Despite your views on euthanasia, you have promised the debate in Parliament will not stop with this one hearing where Mr Magro made his case. Why?

What I believe as a doctor is one thing, but as a politician I have a duty to listen, understand, analyse and reach a conclusion. I heard Joe Magro and in October I will call a joint meeting of the health, family and social affairs committees to listen the views of other people from different professions on euthanasia.

You also intend to discuss the morning-after pill. On Facebook you said “let us call a spade a spade: this pill may be abortive”. Why did you say this?

The progesterone tablet, containing levonorgestrel, is recommended to be taken in the first 72 hours after the woman had unprotected sex. If ovulation would have already happened than it is possible for fertilisation to have occurred. If ovulation would not have happened, the sperm has nothing to fertilise. If a doctor wants to prescribe the morning after pill in an intelligent way, he can use the fertility test to determine whether the luteinising hormone has surged, which would indicate ovulation is about to happen. This test is more than 99 per cent accurate.

The morning-after pill – which induces an earlier period – would definitely not be abortive if the test shows ovulation has not happened yet. But if ovulation has happened, the dilemma crops up as to whether fertilisation has occurred. In this instance emergency contraception may be abortive because the zygote will be washed away with the uterus lining. I believe human life starts at conception, with fertilisation.

Not even with implantation.

No, that has nothing to do with it.

Fr Peter Serracino Inglott once questioned whether we can speak of the existence of a person for up to 14 days after conception, since it is still possible for the zygote to split and form identical twins. He argued that human life had started but questioned whether that equated to the existence of a person, at least until after the 14 days are up.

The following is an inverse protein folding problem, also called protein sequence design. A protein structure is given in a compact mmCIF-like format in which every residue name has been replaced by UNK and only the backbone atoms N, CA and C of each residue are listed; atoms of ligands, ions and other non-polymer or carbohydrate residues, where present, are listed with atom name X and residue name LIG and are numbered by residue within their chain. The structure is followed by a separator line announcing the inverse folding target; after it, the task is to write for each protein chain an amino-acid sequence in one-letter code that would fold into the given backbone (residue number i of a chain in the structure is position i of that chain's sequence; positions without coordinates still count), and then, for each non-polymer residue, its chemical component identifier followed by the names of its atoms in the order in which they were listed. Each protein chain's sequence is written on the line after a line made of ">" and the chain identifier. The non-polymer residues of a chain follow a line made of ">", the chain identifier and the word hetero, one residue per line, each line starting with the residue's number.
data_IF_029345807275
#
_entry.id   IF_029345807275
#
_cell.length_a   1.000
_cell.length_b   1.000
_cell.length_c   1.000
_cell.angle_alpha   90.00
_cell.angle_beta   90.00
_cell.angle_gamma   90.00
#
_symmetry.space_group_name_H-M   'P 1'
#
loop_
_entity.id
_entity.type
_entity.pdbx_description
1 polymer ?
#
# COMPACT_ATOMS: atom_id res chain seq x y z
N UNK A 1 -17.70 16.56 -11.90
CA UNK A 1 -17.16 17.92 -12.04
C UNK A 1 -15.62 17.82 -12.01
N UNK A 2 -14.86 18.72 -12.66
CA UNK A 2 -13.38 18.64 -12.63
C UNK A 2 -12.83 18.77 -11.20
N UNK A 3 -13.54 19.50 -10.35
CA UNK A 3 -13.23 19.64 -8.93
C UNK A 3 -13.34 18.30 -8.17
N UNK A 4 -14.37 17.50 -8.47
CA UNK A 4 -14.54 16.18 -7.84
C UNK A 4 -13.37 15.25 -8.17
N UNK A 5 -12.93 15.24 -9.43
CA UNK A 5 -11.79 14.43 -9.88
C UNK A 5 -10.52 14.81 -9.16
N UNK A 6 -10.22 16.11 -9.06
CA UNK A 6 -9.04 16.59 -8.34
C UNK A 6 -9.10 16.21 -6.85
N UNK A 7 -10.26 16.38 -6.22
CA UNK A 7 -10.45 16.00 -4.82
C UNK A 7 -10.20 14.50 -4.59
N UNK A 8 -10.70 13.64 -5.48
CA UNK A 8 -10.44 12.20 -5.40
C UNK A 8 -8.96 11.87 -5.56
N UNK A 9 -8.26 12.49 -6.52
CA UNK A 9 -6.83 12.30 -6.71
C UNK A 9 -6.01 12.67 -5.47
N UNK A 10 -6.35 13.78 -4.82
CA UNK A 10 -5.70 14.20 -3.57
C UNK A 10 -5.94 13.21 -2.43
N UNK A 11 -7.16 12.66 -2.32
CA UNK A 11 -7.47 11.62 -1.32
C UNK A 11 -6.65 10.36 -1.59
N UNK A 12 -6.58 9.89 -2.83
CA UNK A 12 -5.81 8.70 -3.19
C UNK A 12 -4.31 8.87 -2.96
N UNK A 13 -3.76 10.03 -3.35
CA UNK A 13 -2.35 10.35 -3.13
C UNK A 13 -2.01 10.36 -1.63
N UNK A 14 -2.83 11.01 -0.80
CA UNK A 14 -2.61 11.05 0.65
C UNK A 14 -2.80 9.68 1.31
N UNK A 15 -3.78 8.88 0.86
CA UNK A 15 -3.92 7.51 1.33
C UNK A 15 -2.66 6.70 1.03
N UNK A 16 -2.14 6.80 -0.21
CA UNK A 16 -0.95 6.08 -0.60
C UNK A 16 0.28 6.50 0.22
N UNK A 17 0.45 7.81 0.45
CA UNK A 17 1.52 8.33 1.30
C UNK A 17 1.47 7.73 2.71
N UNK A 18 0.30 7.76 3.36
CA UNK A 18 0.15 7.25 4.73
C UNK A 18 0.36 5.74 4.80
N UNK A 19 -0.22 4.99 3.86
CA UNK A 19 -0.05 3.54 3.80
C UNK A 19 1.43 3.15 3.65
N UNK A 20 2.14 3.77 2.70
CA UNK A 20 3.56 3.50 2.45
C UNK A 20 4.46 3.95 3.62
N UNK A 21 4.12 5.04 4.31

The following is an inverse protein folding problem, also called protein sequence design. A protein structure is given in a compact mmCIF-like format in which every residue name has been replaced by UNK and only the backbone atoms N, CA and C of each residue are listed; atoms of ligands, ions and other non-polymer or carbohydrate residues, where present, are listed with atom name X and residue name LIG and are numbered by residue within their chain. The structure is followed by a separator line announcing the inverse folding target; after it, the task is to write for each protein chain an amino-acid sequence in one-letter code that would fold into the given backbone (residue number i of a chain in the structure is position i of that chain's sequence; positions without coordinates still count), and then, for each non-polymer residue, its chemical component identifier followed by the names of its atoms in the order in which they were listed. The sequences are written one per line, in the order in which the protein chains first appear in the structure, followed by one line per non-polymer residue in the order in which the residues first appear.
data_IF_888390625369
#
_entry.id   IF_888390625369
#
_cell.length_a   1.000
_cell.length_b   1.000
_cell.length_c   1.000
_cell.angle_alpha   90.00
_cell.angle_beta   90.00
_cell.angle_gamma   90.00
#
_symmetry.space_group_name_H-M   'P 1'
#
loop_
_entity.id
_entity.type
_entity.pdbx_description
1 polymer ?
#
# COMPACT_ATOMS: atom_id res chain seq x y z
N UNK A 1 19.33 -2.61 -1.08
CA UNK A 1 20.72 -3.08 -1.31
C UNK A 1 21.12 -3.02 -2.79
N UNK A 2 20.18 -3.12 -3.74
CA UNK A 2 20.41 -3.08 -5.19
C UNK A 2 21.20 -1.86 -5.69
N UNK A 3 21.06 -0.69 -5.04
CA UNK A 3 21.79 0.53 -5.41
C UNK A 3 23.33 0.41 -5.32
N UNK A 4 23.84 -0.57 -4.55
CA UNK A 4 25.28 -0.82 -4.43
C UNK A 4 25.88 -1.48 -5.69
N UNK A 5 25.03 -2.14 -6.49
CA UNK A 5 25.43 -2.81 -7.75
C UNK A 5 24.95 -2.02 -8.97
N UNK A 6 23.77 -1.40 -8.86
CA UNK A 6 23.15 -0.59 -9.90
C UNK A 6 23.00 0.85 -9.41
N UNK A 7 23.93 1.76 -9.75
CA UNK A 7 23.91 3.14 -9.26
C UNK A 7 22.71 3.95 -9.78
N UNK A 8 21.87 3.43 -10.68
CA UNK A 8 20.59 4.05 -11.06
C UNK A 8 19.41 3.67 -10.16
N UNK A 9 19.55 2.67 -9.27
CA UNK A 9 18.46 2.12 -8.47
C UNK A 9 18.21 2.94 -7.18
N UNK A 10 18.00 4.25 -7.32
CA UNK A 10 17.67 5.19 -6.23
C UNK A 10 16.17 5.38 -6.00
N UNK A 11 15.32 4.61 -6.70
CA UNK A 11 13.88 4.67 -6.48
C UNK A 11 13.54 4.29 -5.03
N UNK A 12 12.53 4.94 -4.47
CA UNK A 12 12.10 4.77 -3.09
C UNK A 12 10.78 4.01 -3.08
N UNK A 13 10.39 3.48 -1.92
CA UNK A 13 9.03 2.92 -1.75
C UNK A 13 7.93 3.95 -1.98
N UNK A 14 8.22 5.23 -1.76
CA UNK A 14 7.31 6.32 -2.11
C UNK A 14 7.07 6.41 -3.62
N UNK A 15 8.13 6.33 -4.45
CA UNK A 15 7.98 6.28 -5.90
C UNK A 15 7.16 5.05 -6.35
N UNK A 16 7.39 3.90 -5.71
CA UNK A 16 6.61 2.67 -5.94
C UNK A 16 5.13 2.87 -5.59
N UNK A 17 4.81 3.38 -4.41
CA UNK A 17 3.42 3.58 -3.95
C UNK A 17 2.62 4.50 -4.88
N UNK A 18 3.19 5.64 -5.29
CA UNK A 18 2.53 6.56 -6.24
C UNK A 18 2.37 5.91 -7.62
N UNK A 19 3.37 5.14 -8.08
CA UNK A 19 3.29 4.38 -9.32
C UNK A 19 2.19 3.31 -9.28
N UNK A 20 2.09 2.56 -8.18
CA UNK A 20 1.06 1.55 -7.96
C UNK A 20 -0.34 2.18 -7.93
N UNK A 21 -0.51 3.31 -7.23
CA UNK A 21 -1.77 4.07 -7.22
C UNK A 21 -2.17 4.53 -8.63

But human life would have begun before that period. Siamese twins are the exception to the rule. The American gynaecological association has defined pregnancy, very conveniently, as starting from the fifth day onwards when implantation has occurred. But conception happens in the fallopian tube, the fertilised egg then travels down to the uterus and implants itself in the uterine wall. I personally believe that when the genetic material of the sperm and the ovum fuse, a new person has been formed and that is before implantation happens.

Do you oppose the morning-after pill being available in pharmacies?

If a woman comes to me asking for the morning after pill I would first insist on the ovulation test.

You are aware that some doctors have prescribed overdoses of the ordinary contraceptive pill to women in need of emergency contraception.

I am aware and I have always resisted this. It is important that we take a holistic view of health. If MAP is to be available on the market it should be sold on prescription and not be available over the counter. Buying MAP over the counter does not afford the level of patient confidentiality necessary if the individual would want to ask the pharmacist some questions.

A doctor will be able to provide advice, not only on emergency contraception but also ordinary contraceptive methods and sexually transmitted diseases. Strengthening the patient-doctor relationship is important and I believe it is also about time to make it possible for doctors to be able to treat people between 16 and 18 without the parents’ consent. These youngsters should have the right to go to a doctor.

You have reservations on emergency contraception, yet you pledged to discuss the issue in a joint parliamentary committee over the summer.

Yes, that is how it should be. The debate will start on Wednesday.

Where do you intend to take this discussion, because as things stand it is just an administrative decision by the Medicines Authority that will determine whether the morning after pill is authorised for sale?

I believe the people should be educated and informed about the subject. I would like to have access to scientific research on both sides of the debate. But we also have to explore the legality of the situation, since I have heard people saying MAP is illegal under current legislation. An in-depth study of this sort is important for everyone. Parliament should drive the agenda.

You would like to see a debate on forced and early marriages. Is there a pressing need to put this issue on the agenda?

We have incongruence in the law between the age at which marriage is allowed – 16 – and the criminal code, which makes it illegal to have sex with someone aged under 18. This is being dealt with in the debate on lowering the age of sexual consent…

Society has a duty to ensure the individual’s dignity is preserved by improving his quality of life

But in reality, how many 16- and 17-year-olds do we have getting married? The NSO statistics for 2014 showed the youngest person to marry was 19 years old.